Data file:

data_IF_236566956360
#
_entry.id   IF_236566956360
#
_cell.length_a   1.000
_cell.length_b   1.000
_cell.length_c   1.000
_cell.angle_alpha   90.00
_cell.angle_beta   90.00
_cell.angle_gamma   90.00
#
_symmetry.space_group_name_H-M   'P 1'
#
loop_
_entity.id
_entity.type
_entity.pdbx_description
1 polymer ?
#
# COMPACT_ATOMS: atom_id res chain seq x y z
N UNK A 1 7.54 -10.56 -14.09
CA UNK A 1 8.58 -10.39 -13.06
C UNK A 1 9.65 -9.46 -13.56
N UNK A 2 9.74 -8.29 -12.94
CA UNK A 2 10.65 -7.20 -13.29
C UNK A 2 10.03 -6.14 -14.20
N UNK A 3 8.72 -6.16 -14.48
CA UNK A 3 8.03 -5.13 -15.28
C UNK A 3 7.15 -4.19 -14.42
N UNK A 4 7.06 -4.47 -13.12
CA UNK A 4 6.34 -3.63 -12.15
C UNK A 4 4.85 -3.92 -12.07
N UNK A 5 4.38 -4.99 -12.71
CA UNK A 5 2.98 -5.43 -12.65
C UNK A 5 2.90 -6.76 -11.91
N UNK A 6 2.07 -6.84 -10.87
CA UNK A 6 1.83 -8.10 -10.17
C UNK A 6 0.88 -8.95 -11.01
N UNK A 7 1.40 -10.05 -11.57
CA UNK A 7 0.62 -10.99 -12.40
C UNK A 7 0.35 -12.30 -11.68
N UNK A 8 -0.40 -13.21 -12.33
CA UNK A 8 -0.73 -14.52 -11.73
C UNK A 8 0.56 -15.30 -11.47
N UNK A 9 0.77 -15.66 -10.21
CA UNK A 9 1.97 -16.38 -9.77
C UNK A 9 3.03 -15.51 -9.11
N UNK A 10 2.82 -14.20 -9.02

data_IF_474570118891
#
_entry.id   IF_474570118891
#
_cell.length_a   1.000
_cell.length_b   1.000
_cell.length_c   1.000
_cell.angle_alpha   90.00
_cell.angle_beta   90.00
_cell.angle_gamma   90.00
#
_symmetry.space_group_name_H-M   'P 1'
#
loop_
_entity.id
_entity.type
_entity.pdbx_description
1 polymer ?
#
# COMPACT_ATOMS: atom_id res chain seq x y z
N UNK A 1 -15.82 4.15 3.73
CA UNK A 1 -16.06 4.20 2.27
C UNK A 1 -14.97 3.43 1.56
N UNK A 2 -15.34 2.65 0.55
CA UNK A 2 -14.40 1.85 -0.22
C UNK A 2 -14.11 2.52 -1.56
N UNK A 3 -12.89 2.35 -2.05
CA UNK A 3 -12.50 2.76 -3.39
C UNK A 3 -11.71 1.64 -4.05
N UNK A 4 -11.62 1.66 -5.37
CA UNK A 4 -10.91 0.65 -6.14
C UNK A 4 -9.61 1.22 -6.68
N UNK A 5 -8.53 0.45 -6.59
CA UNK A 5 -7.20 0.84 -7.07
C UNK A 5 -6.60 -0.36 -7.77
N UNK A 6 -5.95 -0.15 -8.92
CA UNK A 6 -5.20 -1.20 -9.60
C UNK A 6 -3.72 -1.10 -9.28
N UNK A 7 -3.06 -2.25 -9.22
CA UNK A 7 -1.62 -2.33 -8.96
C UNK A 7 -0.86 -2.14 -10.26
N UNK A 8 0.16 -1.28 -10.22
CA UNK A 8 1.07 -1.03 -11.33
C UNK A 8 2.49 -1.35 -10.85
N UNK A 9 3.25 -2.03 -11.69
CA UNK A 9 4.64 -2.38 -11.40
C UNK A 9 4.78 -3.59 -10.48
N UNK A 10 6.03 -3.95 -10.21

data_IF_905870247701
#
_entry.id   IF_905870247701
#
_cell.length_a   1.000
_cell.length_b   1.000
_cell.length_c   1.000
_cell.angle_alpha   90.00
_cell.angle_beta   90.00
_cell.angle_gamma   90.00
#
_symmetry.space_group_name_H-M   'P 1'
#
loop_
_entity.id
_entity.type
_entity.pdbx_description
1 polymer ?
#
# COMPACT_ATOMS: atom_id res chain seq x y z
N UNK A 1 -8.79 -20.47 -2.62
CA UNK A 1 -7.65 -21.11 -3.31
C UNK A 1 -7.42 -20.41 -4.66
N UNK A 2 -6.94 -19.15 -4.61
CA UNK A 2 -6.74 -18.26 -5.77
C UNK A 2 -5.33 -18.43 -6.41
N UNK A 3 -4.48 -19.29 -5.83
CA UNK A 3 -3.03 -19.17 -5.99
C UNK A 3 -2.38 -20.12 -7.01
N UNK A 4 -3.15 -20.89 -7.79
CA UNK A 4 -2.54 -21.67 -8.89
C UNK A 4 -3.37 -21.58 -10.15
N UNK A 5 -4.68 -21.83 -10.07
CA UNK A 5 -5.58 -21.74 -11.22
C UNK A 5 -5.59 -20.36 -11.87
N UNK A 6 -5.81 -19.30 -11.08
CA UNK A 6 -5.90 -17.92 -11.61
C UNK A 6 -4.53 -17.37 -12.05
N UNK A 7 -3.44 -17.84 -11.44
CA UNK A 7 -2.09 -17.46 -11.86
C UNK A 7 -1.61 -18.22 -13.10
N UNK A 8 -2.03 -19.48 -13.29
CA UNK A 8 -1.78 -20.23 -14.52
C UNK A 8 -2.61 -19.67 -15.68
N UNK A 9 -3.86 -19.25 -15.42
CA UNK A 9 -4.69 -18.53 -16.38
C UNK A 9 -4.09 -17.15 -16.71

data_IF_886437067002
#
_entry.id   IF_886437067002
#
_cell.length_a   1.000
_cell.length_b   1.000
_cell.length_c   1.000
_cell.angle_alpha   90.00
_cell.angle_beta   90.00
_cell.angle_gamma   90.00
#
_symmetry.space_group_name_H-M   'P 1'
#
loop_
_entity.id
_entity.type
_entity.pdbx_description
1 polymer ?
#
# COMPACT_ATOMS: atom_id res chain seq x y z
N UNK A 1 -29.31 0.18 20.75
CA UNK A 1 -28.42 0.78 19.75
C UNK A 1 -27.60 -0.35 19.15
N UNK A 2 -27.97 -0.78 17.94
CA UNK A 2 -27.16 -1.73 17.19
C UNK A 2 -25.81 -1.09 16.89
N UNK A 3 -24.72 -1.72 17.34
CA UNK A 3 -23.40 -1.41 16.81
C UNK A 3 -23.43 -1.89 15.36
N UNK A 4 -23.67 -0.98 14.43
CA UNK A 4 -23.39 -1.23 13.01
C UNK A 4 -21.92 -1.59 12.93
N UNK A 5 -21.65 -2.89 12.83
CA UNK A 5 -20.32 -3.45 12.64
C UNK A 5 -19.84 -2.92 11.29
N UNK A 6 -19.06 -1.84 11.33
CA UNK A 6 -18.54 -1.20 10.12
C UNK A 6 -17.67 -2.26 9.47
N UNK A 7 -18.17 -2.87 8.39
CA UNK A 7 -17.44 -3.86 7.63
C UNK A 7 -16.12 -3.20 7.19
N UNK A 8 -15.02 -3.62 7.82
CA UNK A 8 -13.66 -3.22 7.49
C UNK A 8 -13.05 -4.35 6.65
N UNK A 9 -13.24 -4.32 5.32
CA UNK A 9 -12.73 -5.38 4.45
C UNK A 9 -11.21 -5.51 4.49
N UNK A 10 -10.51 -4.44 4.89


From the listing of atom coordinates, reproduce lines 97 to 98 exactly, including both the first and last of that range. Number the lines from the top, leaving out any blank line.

data_IF_905870247701
#